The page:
1. lumpers and splitters: respectively, taxonomists who favour placing similar populations under the umbrella of a single species versus those who seek to identify distinct populations as separate species. Ernst Mayr (1982, page 240) claimed that “As a general rule one can say that most taxonomic groups pass through a phase of rather intensive splitting when they are studied more actively, but that the splitting phase is reversed when the knowledge of the group reaches greater maturity.” I think this new paper by Vaidya et al. (2018) shows that statement to be incorrect and may reflect Mayr’s view that his Biological Species Concept was sacrosanct.
  2. while this is an excellent analysis the paper is technically detailed, a necessity given the changes in the way species have been defined and the changes in coverage of the checklist. I have tried to distill some of those details here but I am no taxonomist.
  3. quotation: from Vaidya et al (2018 page 2)

IMAGES: peeps by the author; graph redrawn by the author from Vaidya et al (2018, Figure 1); Flycatchers from https://u.osu.edu/biomuseum/2015/09/28/examples-of-sibling-species/comment-page-1/; Gallinula spp. from Wikimedia Commons, in the public domain.

A Bird’s Eye View

BY: Bob Montgomerie, Queen’s University | 17 April 2018

When I started my PhD at McGill University, in 1973, I was thrilled to discover that the university had a library devoted just to ornithology: the Blacker-Wood Library of Zoology and Ornithology. This library was a primarily large room located in the basement of the university’s  immense Redpath Library just down the road from the Biology Building. Besides a fabulous collection of contemporary books and journals about birds, the library also had a rare book room full of treasures like the feather book of Dionisio Minaggio. It also had a hand-coloured copy of John Ray’s Ornithology of Francis Willughby published in 1776 and ostensibly given as a present to Samuel Pepys, the famous 17th century diarist [1]. 

I remember the librarian, Eleanor MacLean, telling me that the library subscribed to more than 100 ornithological journals and newsletters. That seems like a lot but they did get the separate bird journals published by many of the provinces in Sweden, as well as a dozen or more in foreign languages that I could not read, so that total might not have been far off. It was a real treat for me to spend every Friday morning poring over the latest acquisitions. While I love the convenience of the internet, and rapid search engines, there was something oddly rewarding about opening the latest issues of journals from around the world, all devoted to the study of birds.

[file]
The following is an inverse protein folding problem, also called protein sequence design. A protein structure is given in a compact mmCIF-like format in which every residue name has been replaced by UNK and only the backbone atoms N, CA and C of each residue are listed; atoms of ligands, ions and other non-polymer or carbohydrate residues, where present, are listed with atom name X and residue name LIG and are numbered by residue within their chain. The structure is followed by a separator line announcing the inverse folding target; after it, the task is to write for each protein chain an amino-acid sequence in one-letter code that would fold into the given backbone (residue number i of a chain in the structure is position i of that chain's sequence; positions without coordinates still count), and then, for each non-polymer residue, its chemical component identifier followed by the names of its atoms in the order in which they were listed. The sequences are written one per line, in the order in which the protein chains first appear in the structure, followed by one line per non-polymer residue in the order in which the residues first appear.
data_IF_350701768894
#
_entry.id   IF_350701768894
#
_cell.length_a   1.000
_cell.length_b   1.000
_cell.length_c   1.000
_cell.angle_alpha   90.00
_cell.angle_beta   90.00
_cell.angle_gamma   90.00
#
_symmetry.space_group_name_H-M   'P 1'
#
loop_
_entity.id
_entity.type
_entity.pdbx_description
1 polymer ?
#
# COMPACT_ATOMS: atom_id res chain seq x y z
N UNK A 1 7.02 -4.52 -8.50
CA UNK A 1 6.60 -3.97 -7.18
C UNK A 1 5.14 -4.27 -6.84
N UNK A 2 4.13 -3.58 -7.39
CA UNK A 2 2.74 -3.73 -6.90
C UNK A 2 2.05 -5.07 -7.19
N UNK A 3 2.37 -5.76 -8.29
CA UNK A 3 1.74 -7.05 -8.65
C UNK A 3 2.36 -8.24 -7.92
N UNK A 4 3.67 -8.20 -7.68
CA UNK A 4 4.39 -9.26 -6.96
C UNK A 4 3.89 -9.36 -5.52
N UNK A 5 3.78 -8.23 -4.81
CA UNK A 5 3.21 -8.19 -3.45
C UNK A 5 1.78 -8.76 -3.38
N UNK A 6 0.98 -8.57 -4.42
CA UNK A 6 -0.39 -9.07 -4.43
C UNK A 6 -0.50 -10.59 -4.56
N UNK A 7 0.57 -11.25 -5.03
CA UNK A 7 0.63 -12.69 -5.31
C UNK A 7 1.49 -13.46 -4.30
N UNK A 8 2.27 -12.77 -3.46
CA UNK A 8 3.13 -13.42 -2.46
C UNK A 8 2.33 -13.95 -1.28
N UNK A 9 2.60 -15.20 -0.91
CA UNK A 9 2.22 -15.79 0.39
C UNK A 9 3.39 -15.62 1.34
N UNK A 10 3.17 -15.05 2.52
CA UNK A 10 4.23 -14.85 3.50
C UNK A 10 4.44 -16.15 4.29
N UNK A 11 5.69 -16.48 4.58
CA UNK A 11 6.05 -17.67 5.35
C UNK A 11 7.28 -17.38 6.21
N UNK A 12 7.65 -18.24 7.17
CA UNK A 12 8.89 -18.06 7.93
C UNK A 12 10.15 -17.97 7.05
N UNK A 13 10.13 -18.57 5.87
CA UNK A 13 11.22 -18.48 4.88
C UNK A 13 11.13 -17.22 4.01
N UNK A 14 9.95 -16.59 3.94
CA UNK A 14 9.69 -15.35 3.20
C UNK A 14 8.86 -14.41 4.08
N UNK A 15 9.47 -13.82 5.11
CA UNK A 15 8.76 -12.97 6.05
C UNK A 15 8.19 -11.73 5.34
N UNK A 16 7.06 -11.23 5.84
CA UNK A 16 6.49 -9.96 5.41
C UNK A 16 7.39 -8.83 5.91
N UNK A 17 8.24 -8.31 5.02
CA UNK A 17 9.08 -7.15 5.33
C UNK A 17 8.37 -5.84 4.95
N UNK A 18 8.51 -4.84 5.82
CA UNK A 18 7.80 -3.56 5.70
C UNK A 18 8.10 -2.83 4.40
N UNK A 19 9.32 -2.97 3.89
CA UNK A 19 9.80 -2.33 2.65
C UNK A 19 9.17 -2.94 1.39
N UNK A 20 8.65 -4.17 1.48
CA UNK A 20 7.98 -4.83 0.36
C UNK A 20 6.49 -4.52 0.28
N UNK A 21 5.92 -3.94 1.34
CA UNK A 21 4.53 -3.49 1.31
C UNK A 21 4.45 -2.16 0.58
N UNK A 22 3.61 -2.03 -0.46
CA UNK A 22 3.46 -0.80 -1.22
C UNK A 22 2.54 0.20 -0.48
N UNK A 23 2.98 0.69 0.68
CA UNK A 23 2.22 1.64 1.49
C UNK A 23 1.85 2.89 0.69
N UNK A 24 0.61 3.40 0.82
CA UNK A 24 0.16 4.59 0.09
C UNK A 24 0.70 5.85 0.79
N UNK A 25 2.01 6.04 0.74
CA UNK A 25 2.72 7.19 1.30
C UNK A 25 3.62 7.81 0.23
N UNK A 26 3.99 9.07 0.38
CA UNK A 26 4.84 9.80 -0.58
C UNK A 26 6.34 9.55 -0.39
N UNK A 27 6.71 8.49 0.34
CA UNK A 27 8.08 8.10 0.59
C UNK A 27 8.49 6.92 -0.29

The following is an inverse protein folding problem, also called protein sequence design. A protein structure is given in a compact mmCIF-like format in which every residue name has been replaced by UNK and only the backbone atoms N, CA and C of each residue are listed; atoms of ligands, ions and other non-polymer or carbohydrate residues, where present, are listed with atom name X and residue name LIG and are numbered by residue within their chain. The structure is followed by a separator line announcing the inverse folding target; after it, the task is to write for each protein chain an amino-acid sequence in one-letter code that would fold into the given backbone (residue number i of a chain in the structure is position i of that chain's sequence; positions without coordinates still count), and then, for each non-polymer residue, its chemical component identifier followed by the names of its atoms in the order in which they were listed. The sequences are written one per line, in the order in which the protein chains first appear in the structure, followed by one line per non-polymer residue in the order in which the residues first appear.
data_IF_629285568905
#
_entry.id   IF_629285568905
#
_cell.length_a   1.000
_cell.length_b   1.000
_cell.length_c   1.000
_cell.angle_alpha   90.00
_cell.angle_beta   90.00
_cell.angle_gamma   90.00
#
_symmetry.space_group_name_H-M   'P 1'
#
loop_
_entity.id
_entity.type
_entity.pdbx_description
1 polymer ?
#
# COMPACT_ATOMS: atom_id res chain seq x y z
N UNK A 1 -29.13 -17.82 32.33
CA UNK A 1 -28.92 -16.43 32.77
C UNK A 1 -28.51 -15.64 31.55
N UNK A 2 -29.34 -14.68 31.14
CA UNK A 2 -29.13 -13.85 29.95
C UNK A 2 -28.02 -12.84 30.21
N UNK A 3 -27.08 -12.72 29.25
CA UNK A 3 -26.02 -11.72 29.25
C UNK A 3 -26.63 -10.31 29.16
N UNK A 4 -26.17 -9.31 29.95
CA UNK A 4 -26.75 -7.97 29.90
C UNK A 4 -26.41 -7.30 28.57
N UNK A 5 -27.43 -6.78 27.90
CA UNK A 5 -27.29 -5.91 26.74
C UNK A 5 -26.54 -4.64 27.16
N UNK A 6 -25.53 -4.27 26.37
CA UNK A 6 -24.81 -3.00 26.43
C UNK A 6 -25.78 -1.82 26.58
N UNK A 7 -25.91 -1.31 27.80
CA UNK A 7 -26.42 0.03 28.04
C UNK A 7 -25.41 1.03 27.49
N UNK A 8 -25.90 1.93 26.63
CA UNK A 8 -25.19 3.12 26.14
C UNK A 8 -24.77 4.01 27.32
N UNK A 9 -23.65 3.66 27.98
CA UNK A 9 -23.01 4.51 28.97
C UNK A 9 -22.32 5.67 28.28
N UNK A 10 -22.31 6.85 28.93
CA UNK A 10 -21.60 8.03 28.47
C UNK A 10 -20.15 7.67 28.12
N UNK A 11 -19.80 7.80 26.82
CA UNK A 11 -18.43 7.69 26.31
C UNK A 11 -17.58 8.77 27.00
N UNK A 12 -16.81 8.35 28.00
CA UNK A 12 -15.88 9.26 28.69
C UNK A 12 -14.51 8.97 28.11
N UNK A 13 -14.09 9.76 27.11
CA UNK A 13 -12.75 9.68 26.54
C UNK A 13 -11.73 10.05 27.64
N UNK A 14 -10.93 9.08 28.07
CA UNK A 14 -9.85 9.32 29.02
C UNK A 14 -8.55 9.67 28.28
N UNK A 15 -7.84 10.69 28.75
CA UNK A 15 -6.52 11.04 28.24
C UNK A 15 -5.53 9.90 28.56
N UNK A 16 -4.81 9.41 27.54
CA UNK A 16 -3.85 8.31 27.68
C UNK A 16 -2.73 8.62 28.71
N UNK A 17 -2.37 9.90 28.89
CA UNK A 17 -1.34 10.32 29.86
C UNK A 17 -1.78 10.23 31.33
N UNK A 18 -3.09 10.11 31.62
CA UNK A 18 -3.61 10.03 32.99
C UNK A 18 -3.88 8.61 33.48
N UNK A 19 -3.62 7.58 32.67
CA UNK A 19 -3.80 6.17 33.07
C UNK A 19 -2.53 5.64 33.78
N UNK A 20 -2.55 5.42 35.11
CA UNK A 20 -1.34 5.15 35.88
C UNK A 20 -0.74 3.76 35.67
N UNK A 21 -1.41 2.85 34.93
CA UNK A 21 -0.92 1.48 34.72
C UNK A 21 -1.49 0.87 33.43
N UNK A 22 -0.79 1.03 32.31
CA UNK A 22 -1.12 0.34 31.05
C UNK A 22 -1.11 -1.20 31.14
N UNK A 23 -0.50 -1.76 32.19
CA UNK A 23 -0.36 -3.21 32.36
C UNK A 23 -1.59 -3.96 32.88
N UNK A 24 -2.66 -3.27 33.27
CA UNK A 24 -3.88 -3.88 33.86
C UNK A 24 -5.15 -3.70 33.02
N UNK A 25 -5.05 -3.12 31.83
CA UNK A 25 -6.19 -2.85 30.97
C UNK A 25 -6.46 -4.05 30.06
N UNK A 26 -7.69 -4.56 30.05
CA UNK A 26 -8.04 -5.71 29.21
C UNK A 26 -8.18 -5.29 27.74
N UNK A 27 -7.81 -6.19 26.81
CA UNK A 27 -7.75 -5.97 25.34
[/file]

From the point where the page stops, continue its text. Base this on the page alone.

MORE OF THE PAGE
That library was founded in 1920 by Casey Wood, a Canadian-American [2] ophthalmologist who was also an avid—OK, obsessive—book collector. On Friday (20 April), I will be going to Montreal to participate in a symposium celebrating his contributions to the library in particular and to ornithology in general.

Wood wrote several papers about birds but his signal ornithological work was a little-known volume called The Fundus Oculi of Birds, published in 1917. Because Wood was an ophthalmologist and immensely curious, he thought it might be interesting to use the tools of his trade to study the eyes of birds. To do that, he employed the techniques that he had used in his practice, and further developed some procedures for studying the eyes of birds. His main interest was the structures of the fundus oculi, at the back of the eye—the retina, the fovea(s), the nerves and the pecten.

2018-04-16 21.11.16
Wood adapted the methods he used to strudel the eyes of his patients (left) to examine the fundus oculi of birds (right). From Wood (1917)

64BCC83D-A67F-46C9-8914-7F692BDF0D6AWood realized early on that his observations would be most useful if he could somehow illustrate what he was seeing through his ophthalmoloscope. In those days, photography was simply not advanced enough to provide enough depth of focus:

In spite of recent advances in that direction, attempts to reproduce the colored (ophthalmoscopic) appearances of the fundus by photography have so far failed. [3]

Instead he employed the talents of Arthur William Head [4], a celebrated UK artist, to draw and paint the fundus oculi of more than 80 bird species. Wood does not record how Head did this—did Wood train Heath to use the opthalmoscope or did he roughly sketch what he saw and then work with Head to make Head’s illustrations match what Wood saw? Wood says that it takes a lot of experience to be able to use the ophthalmoloscope but maybe he was able to teach Heath his techniques. Wood also says that his methods allowed only a short period of observation of the fundus oculi so it is remarkable how detailed these illustrations are, however they were produced.